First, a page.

This is a guest post from Kirsty at My Home Truths. I love Kirsty’s blog due to its honesty and the way she makes you feel like you are a part of her journey. I asked Kirsty to guest post after seeing so many judgemental comments about the lunches other people make in the lunchbox group I admin. You can read more about that here. If you’d like to contribute to Don’t Judge My Lunch Series designed to help dispel lunch judgement, get in touch!
Lunchboxes can be viewed through different lenses.
You can concentrate on the health & nutritional value of the food in the lunchbox; you can prioritise the organisation of the lunch box and how easy it is to use; you can spend time creating delicious treats in a quest to encourage kids to eat a wide range of flavours; and you can also create a beautiful feast for the eyes, concentrating on how to entice your kids to try something new.
Of course, the holy grail of lunchboxes (and of Pinterest!) is to find the ultimate combination of all four of these elements.
But how often do you think about a lunchbox in terms of being sensory friendly?
I can say with certainty that my lunchboxes are not all that healthy, practical, tasty or attractive. But they are sensory friendly. Because my eldest son is on the autism spectrum and he doesn’t care about how healthy, practical, tasty or attractive his lunchbox may be.
He just wants the certainty of knowing he’s getting the same thing each day and what he’s getting will meet his sensory needs.
Why a sensory lunchbox?
When you think about it, eating is a highly sensory experience.
All of your senses are engaged.
You can see the food. You can smell the food. You can touch the food. You can hear the crunch of the food. Culminating, of course, in tasting the food.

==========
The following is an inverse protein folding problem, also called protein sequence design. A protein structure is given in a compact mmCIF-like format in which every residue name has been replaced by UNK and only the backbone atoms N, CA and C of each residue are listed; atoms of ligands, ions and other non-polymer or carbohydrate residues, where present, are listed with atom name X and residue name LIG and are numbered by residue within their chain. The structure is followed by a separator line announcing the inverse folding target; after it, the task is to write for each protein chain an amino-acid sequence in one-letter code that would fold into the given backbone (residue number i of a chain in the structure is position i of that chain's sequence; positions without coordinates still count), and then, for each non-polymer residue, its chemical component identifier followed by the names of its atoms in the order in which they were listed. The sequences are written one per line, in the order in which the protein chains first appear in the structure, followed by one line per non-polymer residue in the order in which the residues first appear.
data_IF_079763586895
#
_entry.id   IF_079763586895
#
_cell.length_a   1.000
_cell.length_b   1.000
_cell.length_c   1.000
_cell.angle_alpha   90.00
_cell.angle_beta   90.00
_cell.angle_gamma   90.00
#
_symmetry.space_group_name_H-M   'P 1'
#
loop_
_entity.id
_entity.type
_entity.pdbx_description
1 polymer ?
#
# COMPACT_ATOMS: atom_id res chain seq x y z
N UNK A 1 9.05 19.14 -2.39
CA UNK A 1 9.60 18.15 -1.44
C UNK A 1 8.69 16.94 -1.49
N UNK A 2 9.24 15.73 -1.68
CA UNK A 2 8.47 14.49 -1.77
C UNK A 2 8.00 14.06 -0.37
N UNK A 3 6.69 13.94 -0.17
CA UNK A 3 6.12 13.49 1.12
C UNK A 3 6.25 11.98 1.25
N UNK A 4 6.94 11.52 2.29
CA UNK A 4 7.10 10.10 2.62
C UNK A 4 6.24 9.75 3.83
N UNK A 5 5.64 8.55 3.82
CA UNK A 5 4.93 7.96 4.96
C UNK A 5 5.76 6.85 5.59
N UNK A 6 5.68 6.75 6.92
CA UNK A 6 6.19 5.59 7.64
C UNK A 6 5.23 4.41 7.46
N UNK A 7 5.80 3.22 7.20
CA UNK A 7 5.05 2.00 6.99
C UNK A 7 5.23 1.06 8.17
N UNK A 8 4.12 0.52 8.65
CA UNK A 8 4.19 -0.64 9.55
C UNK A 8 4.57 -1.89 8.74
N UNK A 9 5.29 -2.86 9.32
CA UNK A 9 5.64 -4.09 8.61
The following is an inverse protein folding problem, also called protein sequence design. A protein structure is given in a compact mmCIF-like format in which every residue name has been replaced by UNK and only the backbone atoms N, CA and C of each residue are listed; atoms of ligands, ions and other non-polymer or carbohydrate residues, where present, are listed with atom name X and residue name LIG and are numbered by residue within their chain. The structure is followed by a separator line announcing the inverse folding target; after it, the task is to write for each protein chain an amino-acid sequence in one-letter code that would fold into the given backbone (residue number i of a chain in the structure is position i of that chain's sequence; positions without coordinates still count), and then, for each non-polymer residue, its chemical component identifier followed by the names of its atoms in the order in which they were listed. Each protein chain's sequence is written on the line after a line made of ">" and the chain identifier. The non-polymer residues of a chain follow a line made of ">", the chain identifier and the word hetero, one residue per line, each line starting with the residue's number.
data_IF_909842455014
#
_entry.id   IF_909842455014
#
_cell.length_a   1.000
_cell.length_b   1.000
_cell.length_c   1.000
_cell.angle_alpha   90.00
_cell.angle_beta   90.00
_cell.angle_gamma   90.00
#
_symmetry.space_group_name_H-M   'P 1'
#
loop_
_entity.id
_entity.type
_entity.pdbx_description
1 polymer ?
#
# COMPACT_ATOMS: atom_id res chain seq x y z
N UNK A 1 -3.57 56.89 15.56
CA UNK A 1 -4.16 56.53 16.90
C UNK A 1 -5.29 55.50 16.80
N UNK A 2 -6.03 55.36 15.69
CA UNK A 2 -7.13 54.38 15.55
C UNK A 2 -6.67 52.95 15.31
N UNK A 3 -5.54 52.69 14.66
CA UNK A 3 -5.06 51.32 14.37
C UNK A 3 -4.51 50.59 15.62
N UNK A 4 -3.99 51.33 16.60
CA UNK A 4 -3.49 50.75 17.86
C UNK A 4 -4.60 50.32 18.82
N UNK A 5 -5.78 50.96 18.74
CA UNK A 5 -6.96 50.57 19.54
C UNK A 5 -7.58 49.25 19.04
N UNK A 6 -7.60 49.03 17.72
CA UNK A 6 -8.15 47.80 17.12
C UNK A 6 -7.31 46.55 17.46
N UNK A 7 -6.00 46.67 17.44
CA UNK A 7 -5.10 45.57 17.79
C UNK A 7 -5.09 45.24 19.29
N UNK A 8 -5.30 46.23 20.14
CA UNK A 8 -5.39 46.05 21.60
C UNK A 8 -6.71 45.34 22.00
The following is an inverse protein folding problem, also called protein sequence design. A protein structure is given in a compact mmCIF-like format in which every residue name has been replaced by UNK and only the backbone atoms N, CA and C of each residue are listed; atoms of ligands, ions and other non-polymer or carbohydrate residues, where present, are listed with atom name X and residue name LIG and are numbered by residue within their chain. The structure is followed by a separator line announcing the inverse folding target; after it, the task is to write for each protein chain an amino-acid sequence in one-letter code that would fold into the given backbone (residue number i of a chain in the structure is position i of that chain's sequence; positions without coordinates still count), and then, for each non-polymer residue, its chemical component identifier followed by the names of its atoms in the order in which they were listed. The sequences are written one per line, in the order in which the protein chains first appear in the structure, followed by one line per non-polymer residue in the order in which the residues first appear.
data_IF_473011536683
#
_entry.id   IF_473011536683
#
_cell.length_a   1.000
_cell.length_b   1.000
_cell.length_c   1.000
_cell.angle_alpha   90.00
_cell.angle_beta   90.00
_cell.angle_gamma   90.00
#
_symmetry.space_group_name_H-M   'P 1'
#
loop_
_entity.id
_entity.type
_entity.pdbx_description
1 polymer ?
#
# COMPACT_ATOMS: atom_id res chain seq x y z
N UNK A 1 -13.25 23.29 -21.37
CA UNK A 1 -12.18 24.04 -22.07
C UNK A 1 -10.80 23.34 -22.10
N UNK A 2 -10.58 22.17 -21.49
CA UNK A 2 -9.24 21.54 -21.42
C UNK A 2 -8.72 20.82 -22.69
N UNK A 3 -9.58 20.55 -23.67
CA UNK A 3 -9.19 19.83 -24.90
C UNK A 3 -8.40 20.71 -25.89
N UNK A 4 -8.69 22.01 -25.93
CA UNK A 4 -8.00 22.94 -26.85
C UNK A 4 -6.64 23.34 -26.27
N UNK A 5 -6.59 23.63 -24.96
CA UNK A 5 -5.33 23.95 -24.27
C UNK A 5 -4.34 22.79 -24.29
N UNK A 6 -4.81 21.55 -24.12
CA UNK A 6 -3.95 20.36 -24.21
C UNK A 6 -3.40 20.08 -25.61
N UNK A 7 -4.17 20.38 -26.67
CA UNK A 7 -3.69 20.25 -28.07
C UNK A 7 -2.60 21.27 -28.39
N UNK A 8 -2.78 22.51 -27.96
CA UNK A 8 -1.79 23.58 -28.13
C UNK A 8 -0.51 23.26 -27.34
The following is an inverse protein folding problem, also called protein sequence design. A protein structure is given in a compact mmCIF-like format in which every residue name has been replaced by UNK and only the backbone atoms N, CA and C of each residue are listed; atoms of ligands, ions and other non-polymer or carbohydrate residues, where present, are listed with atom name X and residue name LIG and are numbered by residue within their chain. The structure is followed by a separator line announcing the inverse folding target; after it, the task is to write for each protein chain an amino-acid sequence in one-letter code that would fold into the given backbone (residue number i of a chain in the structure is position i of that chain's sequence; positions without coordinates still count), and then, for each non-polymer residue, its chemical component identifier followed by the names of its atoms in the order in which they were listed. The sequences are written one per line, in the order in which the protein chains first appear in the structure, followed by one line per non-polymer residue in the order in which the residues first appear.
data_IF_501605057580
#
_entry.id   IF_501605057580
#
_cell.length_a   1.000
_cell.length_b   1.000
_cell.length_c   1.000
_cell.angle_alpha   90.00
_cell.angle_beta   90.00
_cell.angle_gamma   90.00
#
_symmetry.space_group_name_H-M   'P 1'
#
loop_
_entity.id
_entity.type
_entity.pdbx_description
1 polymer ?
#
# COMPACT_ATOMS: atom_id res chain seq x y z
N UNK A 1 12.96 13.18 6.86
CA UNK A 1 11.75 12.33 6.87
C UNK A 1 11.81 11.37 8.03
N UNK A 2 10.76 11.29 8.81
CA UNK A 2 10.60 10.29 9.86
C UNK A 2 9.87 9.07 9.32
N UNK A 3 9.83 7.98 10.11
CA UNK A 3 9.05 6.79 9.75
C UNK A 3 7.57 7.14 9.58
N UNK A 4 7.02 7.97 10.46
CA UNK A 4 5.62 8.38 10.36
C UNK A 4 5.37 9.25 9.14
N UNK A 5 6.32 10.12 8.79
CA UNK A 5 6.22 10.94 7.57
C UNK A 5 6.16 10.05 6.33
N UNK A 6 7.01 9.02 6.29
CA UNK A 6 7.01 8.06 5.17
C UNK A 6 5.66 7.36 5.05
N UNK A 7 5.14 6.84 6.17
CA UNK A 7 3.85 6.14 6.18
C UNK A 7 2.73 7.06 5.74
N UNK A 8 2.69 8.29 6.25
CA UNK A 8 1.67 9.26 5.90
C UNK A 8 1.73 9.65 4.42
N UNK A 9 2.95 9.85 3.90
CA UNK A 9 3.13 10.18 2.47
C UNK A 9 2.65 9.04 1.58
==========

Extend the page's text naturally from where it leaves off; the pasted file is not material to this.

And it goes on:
For most of us, all this sensory input adds to the experience of eating. It is part of the whole package – all of the senses come together to create a feeling of culinary delight.
But for many kids, all this sensory input can be too much to process and can completely overwhelm them. Instead of being able to enjoy their meal, they often refuse to eat, unable to get past the sensory sensitivity that is causing them so much distress.
In these cases, all you can do is try to identify the source of the sensory overload and work with your child to address the issue or learn to avoid that food altogether.
Here are just some examples of sensory sensitivity in action:
Smell: The overpowering smell of a meal can be just too much. For instance, my son cannot cope with the smell of parmesan cheese which has caused some issues when eating out over the years as he would be disturbed even if someone on another table ordered it. Odours nearby can also distract from the eating experience – there may be nothing wrong with their own meal, but the smell of something in the vicinity can suddenly make their own food unpalatable.
Sound: The sounds associated with eating in a particular location can also cause problems. When younger, my kids would eat their lunch under the school COLA, a structure that seems to echo and amplify the many sounds of the school yard. It was too loud for them to bear. So there were days when they wouldn’t eat at all, to avoid having to sit in the COLA and experience that feeling of auditory overload.
Look & Feel: The look and feel of certain foods can also be overwhelming. I know of kids who will only ever accept food of a particular colour or texture – anything else would send them into sensory meltdown. My own son prefers crunchy foods – so, if I’m lucky, he might occasionally give uncooked carrot a try but I’ve never been able to get him to tolerate cooked carrot. He just cannot cope with the texture.
Taste: And then, of course, we come to taste. Everyone has their own preferences but kids with sensory sensitivities often prefer bland tastes and avoid food with too much spice, heat, seasoning or strong flavour. In fact, it’s a running joke with many autism parents that most of our kids would eat chicken nuggets everyday if they could. I know my son would!